Please note that in our example we use a sleep 60. The actual value depends on how long your current job queue is and how long it takes in average for a job to finish. So you might want to go with higher or lower values instead.

  $ sudo status travis-worker
  travis-worker start/running, process 5671
  $ sudo kill -s INT 5671
  $ sleep 60
  $ sudo status travis-worker
  travis-worker start/post-stop, process 9405
  $ sudo stop travis-worker

Inspecting logs and running services

On the Platform you can find the main log file at /var/travis/log/travis.log. They are also symlinked to /var/log/travis.log for convenience.

On the Worker you can find the main log file at /var/log/upstart/travis-worker.log

Command-line Commands

travis bash: This will get you into the running container on the Platform.

travis console: This will get you into a Ruby IRB session on the Platform.

Options for customizing the Worker

The configuration for connecting to the Travis CI Enterprise Platform, including the RabbitMQ password, can be found in /etc/default/travis-enterprise.

If you need to change the hostname the Worker should connect to, or the RabbitMQ password, you can do so by updating:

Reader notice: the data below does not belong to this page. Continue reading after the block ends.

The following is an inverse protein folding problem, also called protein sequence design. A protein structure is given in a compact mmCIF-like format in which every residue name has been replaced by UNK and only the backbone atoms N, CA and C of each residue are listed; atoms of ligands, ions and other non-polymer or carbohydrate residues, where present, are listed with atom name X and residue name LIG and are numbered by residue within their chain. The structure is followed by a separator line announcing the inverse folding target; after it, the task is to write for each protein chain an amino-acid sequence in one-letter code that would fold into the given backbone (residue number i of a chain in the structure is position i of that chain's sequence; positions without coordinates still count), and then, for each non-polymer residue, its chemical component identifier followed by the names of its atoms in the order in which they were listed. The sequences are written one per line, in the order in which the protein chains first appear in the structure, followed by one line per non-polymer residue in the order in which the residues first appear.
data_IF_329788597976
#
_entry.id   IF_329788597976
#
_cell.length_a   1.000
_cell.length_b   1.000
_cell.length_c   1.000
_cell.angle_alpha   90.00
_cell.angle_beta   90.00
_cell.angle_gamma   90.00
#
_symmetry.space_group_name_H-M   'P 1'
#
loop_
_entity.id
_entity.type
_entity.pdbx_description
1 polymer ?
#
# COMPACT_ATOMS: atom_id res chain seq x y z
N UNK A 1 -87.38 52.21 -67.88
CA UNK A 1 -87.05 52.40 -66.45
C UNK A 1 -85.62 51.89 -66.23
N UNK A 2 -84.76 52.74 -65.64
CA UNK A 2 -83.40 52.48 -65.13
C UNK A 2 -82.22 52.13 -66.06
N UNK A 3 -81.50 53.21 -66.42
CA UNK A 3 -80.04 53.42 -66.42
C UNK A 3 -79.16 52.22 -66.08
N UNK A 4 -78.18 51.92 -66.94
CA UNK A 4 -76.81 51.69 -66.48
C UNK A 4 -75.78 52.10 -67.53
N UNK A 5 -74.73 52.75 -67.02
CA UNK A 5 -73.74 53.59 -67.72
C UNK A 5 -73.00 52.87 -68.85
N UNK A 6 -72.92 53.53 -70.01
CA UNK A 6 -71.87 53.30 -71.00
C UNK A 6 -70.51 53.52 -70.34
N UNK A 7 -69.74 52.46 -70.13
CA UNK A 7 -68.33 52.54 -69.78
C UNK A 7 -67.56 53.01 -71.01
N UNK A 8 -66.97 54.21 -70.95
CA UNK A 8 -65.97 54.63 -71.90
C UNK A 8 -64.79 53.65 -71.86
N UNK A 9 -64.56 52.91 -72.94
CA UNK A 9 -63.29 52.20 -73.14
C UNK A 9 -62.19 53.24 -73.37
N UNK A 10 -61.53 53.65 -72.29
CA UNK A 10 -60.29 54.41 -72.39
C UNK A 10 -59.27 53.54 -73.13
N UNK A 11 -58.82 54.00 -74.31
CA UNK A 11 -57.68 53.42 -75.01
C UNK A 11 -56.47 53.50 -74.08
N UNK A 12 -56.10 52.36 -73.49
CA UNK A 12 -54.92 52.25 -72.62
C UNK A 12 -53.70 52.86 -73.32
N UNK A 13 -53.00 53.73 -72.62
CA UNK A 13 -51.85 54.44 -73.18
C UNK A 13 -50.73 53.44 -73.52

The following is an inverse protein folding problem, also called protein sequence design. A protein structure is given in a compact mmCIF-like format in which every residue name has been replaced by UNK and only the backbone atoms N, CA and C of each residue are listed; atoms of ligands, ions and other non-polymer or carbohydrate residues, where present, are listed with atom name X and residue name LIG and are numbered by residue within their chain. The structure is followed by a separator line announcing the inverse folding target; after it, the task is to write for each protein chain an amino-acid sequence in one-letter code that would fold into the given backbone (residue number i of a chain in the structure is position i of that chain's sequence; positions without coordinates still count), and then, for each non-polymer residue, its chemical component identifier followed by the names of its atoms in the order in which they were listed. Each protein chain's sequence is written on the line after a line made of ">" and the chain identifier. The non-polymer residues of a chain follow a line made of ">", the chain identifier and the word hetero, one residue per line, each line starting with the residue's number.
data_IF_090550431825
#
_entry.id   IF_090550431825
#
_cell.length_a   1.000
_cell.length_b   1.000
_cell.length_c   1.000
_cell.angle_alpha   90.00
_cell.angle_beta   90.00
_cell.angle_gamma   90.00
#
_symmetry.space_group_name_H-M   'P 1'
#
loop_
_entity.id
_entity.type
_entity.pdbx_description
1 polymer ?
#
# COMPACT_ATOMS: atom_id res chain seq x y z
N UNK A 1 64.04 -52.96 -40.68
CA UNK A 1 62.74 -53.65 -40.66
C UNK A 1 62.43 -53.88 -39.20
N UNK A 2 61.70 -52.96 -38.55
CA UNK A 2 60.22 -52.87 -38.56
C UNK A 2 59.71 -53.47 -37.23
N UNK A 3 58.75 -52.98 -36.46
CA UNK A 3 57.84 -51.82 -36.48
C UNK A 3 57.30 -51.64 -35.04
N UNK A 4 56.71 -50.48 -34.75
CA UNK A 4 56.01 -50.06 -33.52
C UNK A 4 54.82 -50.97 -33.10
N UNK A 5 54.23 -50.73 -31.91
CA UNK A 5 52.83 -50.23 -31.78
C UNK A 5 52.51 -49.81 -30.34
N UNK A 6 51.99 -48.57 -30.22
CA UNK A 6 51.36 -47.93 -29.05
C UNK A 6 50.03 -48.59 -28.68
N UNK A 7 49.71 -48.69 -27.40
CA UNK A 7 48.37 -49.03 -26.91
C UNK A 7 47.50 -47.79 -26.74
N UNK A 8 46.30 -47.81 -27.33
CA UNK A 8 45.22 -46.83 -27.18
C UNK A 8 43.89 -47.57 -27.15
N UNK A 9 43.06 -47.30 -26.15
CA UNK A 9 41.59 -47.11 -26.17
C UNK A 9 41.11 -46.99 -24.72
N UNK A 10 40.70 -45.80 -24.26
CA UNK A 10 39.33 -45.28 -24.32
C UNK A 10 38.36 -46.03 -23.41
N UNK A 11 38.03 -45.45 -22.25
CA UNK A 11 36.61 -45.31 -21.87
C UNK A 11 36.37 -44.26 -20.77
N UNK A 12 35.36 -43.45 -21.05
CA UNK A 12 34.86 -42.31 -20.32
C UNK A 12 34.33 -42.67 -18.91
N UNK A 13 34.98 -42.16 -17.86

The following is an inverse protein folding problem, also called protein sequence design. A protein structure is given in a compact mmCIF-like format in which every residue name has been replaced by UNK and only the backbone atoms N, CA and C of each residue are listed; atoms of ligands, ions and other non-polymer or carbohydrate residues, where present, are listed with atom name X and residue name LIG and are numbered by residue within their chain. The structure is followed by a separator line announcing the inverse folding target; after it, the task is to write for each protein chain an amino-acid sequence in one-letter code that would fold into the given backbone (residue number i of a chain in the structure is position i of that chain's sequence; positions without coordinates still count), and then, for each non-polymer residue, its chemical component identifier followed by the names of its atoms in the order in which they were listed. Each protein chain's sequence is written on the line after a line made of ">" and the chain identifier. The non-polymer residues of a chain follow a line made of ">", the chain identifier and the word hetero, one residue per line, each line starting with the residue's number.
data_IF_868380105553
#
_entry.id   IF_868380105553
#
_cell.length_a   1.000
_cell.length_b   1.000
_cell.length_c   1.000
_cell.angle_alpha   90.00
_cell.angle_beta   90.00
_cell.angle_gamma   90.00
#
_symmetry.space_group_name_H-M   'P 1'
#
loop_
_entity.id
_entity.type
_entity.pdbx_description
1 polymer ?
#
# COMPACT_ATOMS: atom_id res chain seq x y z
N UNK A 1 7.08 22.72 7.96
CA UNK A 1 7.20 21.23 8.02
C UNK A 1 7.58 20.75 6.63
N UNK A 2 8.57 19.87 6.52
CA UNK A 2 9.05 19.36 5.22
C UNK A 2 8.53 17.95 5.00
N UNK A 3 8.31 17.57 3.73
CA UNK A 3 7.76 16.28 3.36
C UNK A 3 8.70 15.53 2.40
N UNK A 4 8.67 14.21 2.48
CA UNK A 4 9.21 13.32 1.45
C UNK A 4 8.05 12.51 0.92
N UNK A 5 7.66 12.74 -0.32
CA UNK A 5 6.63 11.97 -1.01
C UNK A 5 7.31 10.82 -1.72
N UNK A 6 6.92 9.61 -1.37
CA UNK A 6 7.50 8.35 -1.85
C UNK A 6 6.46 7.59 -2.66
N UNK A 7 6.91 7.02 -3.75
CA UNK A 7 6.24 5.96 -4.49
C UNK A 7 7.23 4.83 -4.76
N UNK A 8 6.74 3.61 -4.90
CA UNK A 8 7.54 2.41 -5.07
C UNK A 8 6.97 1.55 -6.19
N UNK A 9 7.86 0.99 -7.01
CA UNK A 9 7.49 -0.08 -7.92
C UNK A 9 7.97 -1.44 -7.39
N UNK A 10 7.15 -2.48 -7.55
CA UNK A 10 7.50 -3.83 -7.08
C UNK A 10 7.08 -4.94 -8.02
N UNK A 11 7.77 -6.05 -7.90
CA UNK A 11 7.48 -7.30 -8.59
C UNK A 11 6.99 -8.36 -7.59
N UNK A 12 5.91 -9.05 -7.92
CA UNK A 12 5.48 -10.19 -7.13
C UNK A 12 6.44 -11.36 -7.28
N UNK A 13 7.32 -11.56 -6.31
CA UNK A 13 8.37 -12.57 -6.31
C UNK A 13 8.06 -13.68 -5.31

export TRAVIS_ENTERPRISE_HOST="enterprise.hostname.corp"
  export TRAVIS_ENTERPRISE_SECURITY_TOKEN="super-secret-password"

The following options can be customized in /etc/default/travis-worker. It is recommended to have all Workers use the same config.

By default Jobs can run for a maximum of 50 minutes. You can increase or decrease this using the following setting:


If no log output has been received over 10mins the job is cancelled as it is assumed the job stalled. You can customize this timeout using the following setting:


The number of concurrent jobs run by the worker and the number of CPUs allowed for a job to use are configured with the TRAVIS_WORKER_POOL_SIZE and TRAVIS_WORKER_DOCKER_CPUS environment variables, respectively. Each Job requires a minimum of 2 CPUs, and by default, each Worker runs 2 Jobs. The product of TRAVIS_WORKER_POOL_SIZE * TRAVIS_WORKER_POOL_SIZE cannot exceed the number of CPUs the worker machine has, otherwise jobs will error and requeue.

To change the number of concurrent jobs allowed for a worker to use, please update the following setting:


To change the number of CPUs a job is allowed to use, please change the following setting:


To completely disable this setting have the value set to 0. Then resources will be used as needed, which means a single job can for example use all CPU cores.


Each Worker should have a unique hostname, making it easier to determine where jobs ran. By default this is set to the hostname of the host the Worker is running on.


The Platform comes setup with a self signed SSL certificate, this option allows the Worker to talk to the Platform via SSL but ignore the verification warnings.


If you would like to setup S3 dependency caching for your builds, you can use the following example config: